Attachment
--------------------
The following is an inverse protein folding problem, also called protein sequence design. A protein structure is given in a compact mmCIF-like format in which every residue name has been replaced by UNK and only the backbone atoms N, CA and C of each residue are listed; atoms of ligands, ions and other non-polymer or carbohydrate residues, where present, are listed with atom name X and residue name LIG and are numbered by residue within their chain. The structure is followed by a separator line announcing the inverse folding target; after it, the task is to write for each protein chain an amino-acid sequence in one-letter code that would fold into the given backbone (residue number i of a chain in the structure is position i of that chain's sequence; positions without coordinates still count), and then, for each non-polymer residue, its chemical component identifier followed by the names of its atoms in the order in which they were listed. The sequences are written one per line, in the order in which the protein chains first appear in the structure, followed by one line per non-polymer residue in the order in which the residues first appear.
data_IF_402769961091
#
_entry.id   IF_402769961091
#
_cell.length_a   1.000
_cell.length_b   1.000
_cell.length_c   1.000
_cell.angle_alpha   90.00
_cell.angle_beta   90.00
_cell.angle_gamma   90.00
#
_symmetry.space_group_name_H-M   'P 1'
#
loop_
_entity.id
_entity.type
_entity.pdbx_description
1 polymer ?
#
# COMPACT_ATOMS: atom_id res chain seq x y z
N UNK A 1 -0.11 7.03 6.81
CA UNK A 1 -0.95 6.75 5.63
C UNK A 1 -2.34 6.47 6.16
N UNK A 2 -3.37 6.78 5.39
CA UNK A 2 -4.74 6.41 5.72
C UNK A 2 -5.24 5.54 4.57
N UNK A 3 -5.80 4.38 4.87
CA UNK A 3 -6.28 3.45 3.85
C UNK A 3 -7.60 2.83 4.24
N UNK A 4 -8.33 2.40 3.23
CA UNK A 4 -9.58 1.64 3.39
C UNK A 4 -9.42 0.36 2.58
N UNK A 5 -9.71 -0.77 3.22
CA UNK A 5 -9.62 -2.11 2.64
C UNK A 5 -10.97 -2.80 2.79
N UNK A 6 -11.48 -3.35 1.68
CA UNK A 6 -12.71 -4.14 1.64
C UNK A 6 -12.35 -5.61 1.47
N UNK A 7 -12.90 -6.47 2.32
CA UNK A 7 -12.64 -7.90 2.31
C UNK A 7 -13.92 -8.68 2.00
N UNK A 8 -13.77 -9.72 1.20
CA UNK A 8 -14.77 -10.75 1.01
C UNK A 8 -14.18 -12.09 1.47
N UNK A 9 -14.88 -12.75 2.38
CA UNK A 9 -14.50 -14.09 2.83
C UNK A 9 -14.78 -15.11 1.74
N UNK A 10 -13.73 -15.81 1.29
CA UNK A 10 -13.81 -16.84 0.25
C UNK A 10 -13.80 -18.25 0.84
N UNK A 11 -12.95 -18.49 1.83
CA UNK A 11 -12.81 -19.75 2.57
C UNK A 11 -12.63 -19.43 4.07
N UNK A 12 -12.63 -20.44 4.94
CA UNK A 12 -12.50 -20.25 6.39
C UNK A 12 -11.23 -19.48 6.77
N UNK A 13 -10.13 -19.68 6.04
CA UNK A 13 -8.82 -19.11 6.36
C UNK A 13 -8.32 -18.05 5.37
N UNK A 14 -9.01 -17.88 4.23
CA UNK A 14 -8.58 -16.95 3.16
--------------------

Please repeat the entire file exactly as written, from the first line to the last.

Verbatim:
The following is an inverse protein folding problem, also called protein sequence design. A protein structure is given in a compact mmCIF-like format in which every residue name has been replaced by UNK and only the backbone atoms N, CA and C of each residue are listed; atoms of ligands, ions and other non-polymer or carbohydrate residues, where present, are listed with atom name X and residue name LIG and are numbered by residue within their chain. The structure is followed by a separator line announcing the inverse folding target; after it, the task is to write for each protein chain an amino-acid sequence in one-letter code that would fold into the given backbone (residue number i of a chain in the structure is position i of that chain's sequence; positions without coordinates still count), and then, for each non-polymer residue, its chemical component identifier followed by the names of its atoms in the order in which they were listed. The sequences are written one per line, in the order in which the protein chains first appear in the structure, followed by one line per non-polymer residue in the order in which the residues first appear.
data_IF_402769961091
#
_entry.id   IF_402769961091
#
_cell.length_a   1.000
_cell.length_b   1.000
_cell.length_c   1.000
_cell.angle_alpha   90.00
_cell.angle_beta   90.00
_cell.angle_gamma   90.00
#
_symmetry.space_group_name_H-M   'P 1'
#
loop_
_entity.id
_entity.type
_entity.pdbx_description
1 polymer ?
#
# COMPACT_ATOMS: atom_id res chain seq x y z
N UNK A 1 -0.11 7.03 6.81
CA UNK A 1 -0.95 6.75 5.63
C UNK A 1 -2.34 6.47 6.16
N UNK A 2 -3.37 6.78 5.39
CA UNK A 2 -4.74 6.41 5.72
C UNK A 2 -5.24 5.54 4.57
N UNK A 3 -5.80 4.38 4.87
CA UNK A 3 -6.28 3.45 3.85
C UNK A 3 -7.60 2.83 4.24
N UNK A 4 -8.33 2.40 3.23
CA UNK A 4 -9.58 1.64 3.39
C UNK A 4 -9.42 0.36 2.58
N UNK A 5 -9.71 -0.77 3.22
CA UNK A 5 -9.62 -2.11 2.64
C UNK A 5 -10.97 -2.80 2.79
N UNK A 6 -11.48 -3.35 1.68
CA UNK A 6 -12.71 -4.14 1.64
C UNK A 6 -12.35 -5.61 1.47
N UNK A 7 -12.90 -6.47 2.32
CA UNK A 7 -12.64 -7.90 2.31
C UNK A 7 -13.92 -8.68 2.00
N UNK A 8 -13.77 -9.72 1.20
CA UNK A 8 -14.77 -10.75 1.01
C UNK A 8 -14.18 -12.09 1.47
N UNK A 9 -14.88 -12.75 2.38
CA UNK A 9 -14.50 -14.09 2.83
C UNK A 9 -14.78 -15.11 1.74
N UNK A 10 -13.73 -15.81 1.29
CA UNK A 10 -13.81 -16.84 0.25
C UNK A 10 -13.80 -18.25 0.84
N UNK A 11 -12.95 -18.49 1.83
CA UNK A 11 -12.81 -19.75 2.57
C UNK A 11 -12.63 -19.43 4.07
N UNK A 12 -12.63 -20.44 4.94
CA UNK A 12 -12.50 -20.25 6.39
C UNK A 12 -11.23 -19.48 6.77
N UNK A 13 -10.13 -19.68 6.04
CA UNK A 13 -8.82 -19.11 6.36
C UNK A 13 -8.32 -18.05 5.37
N UNK A 14 -9.01 -17.88 4.23
CA UNK A 14 -8.58 -16.95 3.16